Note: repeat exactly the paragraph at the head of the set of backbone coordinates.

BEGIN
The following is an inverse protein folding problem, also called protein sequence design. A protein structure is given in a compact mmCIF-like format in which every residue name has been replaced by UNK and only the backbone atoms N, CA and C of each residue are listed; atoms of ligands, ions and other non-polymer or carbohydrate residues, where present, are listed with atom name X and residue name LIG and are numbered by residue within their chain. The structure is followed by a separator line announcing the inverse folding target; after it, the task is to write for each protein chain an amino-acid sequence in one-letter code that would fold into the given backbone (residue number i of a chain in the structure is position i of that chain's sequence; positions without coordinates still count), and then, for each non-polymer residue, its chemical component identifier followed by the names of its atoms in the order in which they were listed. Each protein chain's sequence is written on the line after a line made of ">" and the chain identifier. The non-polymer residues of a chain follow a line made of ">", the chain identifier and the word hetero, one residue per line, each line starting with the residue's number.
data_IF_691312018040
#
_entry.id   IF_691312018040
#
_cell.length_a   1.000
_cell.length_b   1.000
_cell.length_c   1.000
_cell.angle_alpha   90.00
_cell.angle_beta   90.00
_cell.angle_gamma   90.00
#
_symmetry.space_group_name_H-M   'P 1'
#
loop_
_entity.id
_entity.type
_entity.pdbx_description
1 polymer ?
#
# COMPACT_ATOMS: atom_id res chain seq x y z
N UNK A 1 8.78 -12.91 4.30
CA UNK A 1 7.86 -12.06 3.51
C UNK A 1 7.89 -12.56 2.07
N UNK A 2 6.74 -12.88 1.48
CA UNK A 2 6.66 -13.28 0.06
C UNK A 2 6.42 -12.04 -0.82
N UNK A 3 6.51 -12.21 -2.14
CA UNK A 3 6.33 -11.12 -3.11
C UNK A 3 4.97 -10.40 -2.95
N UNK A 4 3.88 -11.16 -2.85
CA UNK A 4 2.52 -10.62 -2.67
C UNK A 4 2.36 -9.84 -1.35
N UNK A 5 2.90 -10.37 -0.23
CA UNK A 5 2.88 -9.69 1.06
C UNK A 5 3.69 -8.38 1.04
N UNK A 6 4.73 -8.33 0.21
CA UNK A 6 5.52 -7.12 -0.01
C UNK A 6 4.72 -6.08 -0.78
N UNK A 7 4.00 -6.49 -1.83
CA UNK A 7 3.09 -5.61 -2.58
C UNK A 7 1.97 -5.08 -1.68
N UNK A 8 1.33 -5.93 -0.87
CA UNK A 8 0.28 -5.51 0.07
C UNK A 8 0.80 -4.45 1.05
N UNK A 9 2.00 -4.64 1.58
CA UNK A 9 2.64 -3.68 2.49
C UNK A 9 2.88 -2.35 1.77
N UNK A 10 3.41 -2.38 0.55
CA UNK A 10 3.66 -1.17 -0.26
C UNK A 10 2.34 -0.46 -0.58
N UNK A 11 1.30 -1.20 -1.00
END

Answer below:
The following is an inverse protein folding problem, also called protein sequence design. A protein structure is given in a compact mmCIF-like format in which every residue name has been replaced by UNK and only the backbone atoms N, CA and C of each residue are listed; atoms of ligands, ions and other non-polymer or carbohydrate residues, where present, are listed with atom name X and residue name LIG and are numbered by residue within their chain. The structure is followed by a separator line announcing the inverse folding target; after it, the task is to write for each protein chain an amino-acid sequence in one-letter code that would fold into the given backbone (residue number i of a chain in the structure is position i of that chain's sequence; positions without coordinates still count), and then, for each non-polymer residue, its chemical component identifier followed by the names of its atoms in the order in which they were listed. Each protein chain's sequence is written on the line after a line made of ">" and the chain identifier. The non-polymer residues of a chain follow a line made of ">", the chain identifier and the word hetero, one residue per line, each line starting with the residue's number.